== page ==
Building Sustainable Houses, Businesses and Youth Capacity to Solve the Housing Crisis in First Nation Communities

a presentation by Shirley Thompson
  • June 6, 2019 12:00-1:00 pm
  • EITC E2-125
  • RSVP Link
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A partnership with two fly-in Island Lake communities in Manitoba is designing and building sustainable homes as well as a sustainable housing incubator business and education program. Design workshops in the community with local students and architects and experts from the university have created environmental and culturally-appropriate designs that will be built by these local students. As part of this partnership a postsecondary education program called the Boreal Homebuilders is being piloted which is training workers to log, sawmill and build sustainable houses from their local forest. In addition, we collaborated in creating a sustainable and feasible sawmill and housing corporations in each community with adequate resources (e.g., sawmills, housing business plan , trained labour, proper housing designs). This partnership is showing how investing in First Nation communities is needed to solve the housing crisis and build mino bimaadiziwin, which means a good life in Oji-Cree. This capacity-building model provides a means to shift the poor condition and shortage of housing in First Nations.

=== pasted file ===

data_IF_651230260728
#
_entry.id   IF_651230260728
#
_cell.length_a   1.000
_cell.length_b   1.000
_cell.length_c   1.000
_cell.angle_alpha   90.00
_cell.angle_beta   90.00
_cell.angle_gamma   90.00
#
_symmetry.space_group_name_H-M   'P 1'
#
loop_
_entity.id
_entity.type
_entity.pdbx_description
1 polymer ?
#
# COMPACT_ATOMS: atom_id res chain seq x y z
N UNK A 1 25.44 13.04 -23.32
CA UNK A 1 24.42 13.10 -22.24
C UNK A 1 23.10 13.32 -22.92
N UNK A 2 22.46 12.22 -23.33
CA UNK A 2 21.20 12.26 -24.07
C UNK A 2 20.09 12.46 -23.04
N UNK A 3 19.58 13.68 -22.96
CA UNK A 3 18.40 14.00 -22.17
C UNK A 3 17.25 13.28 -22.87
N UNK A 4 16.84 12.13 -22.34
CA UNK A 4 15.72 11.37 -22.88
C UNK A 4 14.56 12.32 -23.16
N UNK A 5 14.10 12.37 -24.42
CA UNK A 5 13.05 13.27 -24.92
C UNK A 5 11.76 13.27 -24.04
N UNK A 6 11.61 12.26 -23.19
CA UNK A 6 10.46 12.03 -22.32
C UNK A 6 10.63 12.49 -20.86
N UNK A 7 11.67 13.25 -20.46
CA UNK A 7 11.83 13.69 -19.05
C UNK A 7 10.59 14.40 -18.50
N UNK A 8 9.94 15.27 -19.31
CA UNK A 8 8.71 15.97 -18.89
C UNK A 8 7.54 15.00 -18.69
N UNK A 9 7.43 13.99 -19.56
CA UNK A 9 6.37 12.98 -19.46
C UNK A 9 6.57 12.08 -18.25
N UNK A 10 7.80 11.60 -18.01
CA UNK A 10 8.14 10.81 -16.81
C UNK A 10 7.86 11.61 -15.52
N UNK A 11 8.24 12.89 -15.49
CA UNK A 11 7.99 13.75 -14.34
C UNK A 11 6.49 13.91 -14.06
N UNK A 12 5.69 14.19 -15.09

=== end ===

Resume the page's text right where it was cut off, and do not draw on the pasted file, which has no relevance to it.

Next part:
Shirley Thompson is an associate professor at the Natural Resources Institute, University of Manitoba. She is the principal investigator of the $2.5 million dollar Social Science and Humanities Research Council grant called Mino Bimaadiziwin. Check out the web page at http://ecohealthcircle.com. She has a master degree in Environmental Engineering and a Doctoral degree in Community Development and Adult Education.   

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